> the total.

It is a marvel, isn't it?

> My conclusion: in the interpreter, we should focus making dictionary
> lookups (even!) faster, or on making fewer of them (e.g. through
> caching),

LOAD_ATTR and LOAD_GLOBAL aren't exploiting interned strings now, correct?

> and on making function calls faster.

I sure hope that doesn't mean someone first has to *understand* all the code
in the CALL_FUNCTION case <wink>. Seriously, function/method calls in
Python are seriously slow, but also seriously flexible (default args,
keyword args, bound method objects, ...) -- usually can't call a function
without incurring a LOAD_ATTR or LOAD_GLOBAL first, too, so it's a double
whammy.

> Another focus area would be a bytecode optimizer, of course,
> since it can reduce the operation count in ways that nothing
> else can come close to!

Incidentally, believe I've mentioned before that changing JUMP_IF_FALSE to
consume its argument would expose more opportunities for a peepholer to
collapse jump-to-jump chains too (the POP_TOP at the branch target now
prevents that).

> In order to understand better where the time goes, we need to use a
> good C profiler. Some platforms have very sophisticated profilers
> that show you exactly how many times each line (really: each basic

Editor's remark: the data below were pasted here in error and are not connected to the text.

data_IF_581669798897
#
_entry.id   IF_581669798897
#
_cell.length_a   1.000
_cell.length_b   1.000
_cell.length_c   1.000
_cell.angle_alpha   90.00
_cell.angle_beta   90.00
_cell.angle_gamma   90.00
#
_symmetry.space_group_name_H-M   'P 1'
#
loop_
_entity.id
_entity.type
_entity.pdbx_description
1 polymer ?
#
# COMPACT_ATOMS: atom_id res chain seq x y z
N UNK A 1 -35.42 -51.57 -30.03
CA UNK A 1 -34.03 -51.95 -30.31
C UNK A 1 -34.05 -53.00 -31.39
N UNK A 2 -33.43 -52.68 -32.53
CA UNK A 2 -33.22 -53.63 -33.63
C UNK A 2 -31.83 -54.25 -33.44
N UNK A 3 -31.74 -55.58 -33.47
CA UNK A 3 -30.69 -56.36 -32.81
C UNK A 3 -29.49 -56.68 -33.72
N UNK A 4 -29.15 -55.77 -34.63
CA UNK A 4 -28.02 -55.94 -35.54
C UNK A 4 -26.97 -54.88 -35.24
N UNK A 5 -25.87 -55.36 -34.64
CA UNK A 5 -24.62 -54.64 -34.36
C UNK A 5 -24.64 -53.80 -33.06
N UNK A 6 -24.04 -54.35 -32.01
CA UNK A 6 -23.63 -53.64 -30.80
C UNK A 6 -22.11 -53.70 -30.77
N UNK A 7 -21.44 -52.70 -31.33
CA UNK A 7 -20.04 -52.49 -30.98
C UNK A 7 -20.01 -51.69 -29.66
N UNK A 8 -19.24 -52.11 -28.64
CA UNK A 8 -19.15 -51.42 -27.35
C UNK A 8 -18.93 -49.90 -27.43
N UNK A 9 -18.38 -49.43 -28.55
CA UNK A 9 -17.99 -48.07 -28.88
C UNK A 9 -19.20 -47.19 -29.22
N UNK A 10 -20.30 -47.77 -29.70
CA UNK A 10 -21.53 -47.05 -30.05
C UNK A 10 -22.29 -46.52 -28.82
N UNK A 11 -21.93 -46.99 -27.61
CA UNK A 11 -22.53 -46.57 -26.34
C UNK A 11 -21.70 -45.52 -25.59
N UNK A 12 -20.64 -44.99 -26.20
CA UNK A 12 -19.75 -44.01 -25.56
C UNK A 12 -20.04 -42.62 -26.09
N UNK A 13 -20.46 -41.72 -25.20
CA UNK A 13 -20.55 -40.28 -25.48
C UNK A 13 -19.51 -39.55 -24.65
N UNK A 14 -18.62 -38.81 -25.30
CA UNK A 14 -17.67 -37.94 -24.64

> block) was executed during a particular run. This should tell us a
> lot on where to focus our efforts next (e.g. which path through
> CALL_FUNCTION is most important).

Perfectly reasonable. Just don't waste effort timing it afterwards <grin>.

time-is-a-deep-illusion-ly y'rs - tim

Tim Peters

unread,
Jul 11, 1998, 3:00:00 AM7/11/98
to
[Skip]
> [much sensible argument elided throughout]
> ...

> 3. I still suspect, though Tim will probably chide me, that some
> things are going to work well on some architectures and not so
> well on others.

No chide! That's absolutely right. What I've been talking about is
"low-level, cross-platform optimization, over time", and every qualifier
there has crucial effect on the flavor of my recent posts.

The best optimization is total redesign of a subsystem, such as when Guido
replaced LOAD_LOCAL with LOAD_FAST; those can yield major speedups on every